I’ve never met a man that could look good in a poncho. Luckily, I’ve never met a man wearing a poncho. I have, however, seen an Aztec printed poncho draped artlessly over the broad shoulders of Clint Eastwood’s tall, stiff, shotgun-wielding frame as his deep-socketed blue eyes stared me down with his trademark squint from the opposite side of the celluloid screen. It is an image that won’t soon fade from my memory—
the head to toe embodiment of all things badass.
This Monday and Tuesday, July 30th and 31st, “A Fistful of Dollars” is playing at the Brattle Theatre in Harvard Square as the latter half of a double feature following parts seven and eight of “The Story of Film: An Odyssey.” Though monchos (man-ponchos) never really caught on, Sergio Leone’s 1964 film starring Clint Eastwood, has left a lasting impression on American cinema, culture and fashion.
“Fistful”, created in 1964, is the first installment in the trilogy in which Eastwood portrays a nameless gunslinger. Literally, his name is The Man With No Name.
The Man is not the gentleman type—no ten-gallon hats, no contrived romance. He is the paradigm of the anti-hero: enigmatic, amoral and trigger-happy. There is no right or wrong way, there is one His way. This is the role that Eastwood was born to play and the one that launched the then-relatively unknown actor to household fame—and cemented his status a style icon.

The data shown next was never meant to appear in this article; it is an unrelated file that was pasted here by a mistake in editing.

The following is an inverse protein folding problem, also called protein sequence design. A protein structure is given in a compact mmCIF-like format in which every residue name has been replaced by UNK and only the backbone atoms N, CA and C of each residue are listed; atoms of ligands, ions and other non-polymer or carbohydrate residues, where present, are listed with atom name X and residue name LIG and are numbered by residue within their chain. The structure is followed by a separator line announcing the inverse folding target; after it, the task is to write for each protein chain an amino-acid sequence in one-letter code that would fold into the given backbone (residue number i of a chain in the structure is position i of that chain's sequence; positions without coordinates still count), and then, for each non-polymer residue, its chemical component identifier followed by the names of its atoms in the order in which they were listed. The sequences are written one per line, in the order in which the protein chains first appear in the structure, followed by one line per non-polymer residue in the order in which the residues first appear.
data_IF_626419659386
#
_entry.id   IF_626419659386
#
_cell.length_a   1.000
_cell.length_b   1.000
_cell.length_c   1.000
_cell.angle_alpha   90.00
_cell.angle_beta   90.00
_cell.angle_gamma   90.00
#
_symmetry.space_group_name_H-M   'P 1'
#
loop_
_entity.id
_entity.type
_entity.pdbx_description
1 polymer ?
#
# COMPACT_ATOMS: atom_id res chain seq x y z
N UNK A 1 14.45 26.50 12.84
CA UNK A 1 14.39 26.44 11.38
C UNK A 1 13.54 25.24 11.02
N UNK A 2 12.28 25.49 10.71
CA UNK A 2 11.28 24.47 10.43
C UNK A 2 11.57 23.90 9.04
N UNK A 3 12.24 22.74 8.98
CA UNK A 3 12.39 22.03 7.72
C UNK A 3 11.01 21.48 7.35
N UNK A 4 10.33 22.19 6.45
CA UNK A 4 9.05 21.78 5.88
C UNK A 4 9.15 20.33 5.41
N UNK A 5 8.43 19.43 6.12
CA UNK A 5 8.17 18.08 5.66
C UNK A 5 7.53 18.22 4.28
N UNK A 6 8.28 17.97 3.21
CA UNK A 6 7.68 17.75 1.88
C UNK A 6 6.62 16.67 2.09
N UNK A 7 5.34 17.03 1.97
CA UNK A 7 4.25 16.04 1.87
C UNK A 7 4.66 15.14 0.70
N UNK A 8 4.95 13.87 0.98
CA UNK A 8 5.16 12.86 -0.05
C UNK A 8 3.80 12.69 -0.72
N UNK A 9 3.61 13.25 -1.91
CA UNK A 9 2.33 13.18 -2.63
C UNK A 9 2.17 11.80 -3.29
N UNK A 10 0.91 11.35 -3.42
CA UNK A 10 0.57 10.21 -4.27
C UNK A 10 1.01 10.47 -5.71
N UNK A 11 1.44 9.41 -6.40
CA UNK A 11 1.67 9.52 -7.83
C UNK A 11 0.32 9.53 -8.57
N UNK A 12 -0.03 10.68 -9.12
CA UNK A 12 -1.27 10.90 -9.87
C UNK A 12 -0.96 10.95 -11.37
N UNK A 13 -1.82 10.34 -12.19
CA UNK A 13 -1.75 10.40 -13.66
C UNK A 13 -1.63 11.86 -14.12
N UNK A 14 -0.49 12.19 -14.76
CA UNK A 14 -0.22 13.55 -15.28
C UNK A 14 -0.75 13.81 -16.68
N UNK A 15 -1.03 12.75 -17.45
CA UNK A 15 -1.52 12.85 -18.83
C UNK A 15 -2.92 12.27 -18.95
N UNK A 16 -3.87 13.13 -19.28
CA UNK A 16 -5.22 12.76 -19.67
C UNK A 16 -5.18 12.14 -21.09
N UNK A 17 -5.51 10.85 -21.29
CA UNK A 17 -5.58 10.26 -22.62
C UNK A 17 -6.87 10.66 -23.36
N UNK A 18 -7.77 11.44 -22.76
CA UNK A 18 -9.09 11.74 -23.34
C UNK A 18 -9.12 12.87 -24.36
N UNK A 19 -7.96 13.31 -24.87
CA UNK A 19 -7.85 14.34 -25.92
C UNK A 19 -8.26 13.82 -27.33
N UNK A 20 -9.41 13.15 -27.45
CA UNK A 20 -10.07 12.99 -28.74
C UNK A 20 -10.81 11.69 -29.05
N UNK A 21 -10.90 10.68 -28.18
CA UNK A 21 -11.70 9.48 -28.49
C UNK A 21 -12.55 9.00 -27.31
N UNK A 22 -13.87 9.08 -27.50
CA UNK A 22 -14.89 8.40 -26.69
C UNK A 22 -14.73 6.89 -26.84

It isn’t only Eastwood’s uncanny ability to rock the hell out of a moncho that has made a legacy out of “The Dollars Trilogy.”
The new feared and revered concept of the cowboy introduced southwestern fashion and style into the cultural mainstream.
Eastwood dons his western gear with unaffected confidence that begs for imitation. Southwestern style has become synonymous with rebelliousness and freedom. Later in the ’60s through the ’70s, Mexican embroidery, Aztec prints, leather accessories with metal accents and of course the cowboy boot had become hugely popular within the music festival subculture—
namely, the hippies.
The relaxed, carefree, southwestern inspired summer staples prevalent 40 years ago have been revived in the late 2000s up through recent years. This time, extending to a more urbanized demographic.
There are few stronger style statements than a city-slicker in cowboy boots. Which, I admit I must say with a slight tinge of resentment, having purchased—and subsequently had stolen from an Allston apartment foyer—a pair of black vintage rawhides. Trucking home barefoot the next morning, instead of channeling The Man With No Name, I wished I was the girl with no face.
It is safe to say that the cinematic and stylistic genius of Leone and Eastwood will stand the test of time—even if my boots didn’t. Catch a screening and see for yourself how you can add a little Eastwood to your outfit.
Just … promise no ponchos, okay guys?
A FISTFUL OF DOLLARS
MON 7.30.12-TUE 7.31.12
40 BRATTLE ST.
TIMES AND PRICES VARY